Published December 06, 2007
On May 3, 1915, about 7 A.M., it was a bright spring morning near Poperinghe, Belgium - the first spring of the First World War. The sky was deep blue, the larks were singing and circling, and a gentle east wind was blowing the poppies about. Maj. John McCrae, a 42-year-old doctor/soldier with the Canadian Field Artillery, was sitting on the rear step of an ambulance, composing poetry. In about 20 minutes, he wrote "In Flanders Fields." Some notes:
- The previous night, Major McCrae had buried his best friend, 25-year-old Lt. Alexis Helmer, who had been a medical student at McGill University when the poet was a professor of pathology. The young man, one of the brigade's best-liked officers, had been blown to bits by an artillery shell the previous day. (He was buried under cover of darkness for fear of attracting more enemy fire.) The barrage of The Second Battle of Ypres was in its ninth day.
- As the poet wrote, Sgt. Maj. Cyril Allinson arrived on horseback, bringing mail and supplies from the rear. "I saw (Major McCrae) sitting on the ambulance step, a pad on his knee. He looked up as I approached but continued to write," recalled Mr. Allinson, who was the first to read the work. "His face was very tired but calm as he wrote .... The poem was almost an exact description of the scene in front of us both."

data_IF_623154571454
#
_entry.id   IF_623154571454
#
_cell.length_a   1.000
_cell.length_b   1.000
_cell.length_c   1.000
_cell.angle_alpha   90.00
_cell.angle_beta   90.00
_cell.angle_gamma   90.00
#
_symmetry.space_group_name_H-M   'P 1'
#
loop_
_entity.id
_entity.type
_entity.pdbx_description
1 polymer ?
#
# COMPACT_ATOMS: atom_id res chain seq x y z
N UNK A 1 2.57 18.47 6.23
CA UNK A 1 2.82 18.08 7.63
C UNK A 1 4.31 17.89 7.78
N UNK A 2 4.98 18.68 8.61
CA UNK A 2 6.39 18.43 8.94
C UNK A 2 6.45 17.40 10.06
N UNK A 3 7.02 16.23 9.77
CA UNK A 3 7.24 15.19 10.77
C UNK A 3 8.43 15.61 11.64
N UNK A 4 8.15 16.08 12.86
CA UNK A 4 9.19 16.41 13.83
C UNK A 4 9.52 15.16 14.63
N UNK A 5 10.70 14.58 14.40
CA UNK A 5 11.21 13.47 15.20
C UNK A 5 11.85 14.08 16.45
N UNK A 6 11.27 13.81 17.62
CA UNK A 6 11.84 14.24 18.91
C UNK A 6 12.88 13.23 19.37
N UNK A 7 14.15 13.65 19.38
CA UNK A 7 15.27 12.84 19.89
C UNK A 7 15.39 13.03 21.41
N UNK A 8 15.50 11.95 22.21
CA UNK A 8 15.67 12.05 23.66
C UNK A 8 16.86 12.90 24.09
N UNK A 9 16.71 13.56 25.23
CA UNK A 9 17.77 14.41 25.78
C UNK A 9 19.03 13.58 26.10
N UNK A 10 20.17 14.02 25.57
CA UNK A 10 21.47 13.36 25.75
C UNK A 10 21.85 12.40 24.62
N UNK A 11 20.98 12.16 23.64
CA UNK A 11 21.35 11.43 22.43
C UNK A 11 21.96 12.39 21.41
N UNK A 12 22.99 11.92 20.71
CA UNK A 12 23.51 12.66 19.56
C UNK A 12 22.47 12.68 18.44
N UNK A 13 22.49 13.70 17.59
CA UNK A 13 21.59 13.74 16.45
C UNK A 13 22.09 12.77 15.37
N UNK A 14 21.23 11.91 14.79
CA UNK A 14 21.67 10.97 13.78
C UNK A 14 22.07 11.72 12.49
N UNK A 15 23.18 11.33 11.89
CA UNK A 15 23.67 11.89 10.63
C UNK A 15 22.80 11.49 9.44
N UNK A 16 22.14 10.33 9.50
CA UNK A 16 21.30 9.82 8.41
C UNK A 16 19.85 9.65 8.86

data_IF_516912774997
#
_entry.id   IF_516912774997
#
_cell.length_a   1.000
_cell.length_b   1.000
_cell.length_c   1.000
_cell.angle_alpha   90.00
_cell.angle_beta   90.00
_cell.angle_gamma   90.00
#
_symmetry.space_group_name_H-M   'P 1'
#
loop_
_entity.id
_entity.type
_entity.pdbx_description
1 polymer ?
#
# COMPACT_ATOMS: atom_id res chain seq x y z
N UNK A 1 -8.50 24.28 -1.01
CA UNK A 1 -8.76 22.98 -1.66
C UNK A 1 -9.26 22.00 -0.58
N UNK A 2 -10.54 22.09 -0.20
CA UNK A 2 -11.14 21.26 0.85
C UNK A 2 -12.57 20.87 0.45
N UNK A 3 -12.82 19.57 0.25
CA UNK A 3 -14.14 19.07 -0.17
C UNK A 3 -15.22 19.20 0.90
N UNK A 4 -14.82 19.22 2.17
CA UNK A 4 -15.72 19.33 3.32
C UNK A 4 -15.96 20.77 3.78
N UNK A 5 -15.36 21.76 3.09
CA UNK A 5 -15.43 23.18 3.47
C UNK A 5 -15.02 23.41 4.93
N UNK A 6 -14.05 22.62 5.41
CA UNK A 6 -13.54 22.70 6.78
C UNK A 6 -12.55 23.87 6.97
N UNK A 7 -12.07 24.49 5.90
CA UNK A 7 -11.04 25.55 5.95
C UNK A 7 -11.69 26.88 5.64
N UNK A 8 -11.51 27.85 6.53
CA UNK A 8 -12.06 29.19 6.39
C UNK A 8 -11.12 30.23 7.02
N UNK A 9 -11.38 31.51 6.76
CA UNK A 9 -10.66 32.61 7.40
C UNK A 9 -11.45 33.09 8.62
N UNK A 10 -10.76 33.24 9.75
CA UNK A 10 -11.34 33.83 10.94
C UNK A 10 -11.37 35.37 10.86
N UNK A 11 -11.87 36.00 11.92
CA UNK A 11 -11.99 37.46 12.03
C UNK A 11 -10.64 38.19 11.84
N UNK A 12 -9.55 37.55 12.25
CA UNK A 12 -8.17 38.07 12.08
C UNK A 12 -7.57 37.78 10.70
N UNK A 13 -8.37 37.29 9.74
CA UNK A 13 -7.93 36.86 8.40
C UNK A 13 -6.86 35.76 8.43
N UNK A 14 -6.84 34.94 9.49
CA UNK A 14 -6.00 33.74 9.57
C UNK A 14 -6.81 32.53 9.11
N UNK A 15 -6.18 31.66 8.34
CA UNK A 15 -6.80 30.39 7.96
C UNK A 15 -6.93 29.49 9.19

- Major McCrae (who had been promoted to lieutenantcolonel in 1914, though the news did not reach him until June I, 1915) made several copies of "In Flanders Fields," with slight variations, and gave them to friends. He sent a copy to Punch magazine, which ran the poem on December 18, 1915, with no byline.
- The verses were reprinted around the world, but the author's name was not known. By the time it was, Colonel .McCrae's "perfect war poem" was famous. It has been called the bestknown Canadian poem.
- Colonel McCrae, who had been at the front from the beginning, was made consultant physician to the British 1st Army in January 1918. Five days later, he was dead from pneumonia and a cerebral infection.
- "In Flanders Fields" was used in the first observance of Armistice Day in 1918, and this poem and poppies have been part of the November I I ceremonies since. "It never occurred to me at the time that it would ever be published," Mr. Allinson admitted. "It seemed to me to be just an exact description of the scene."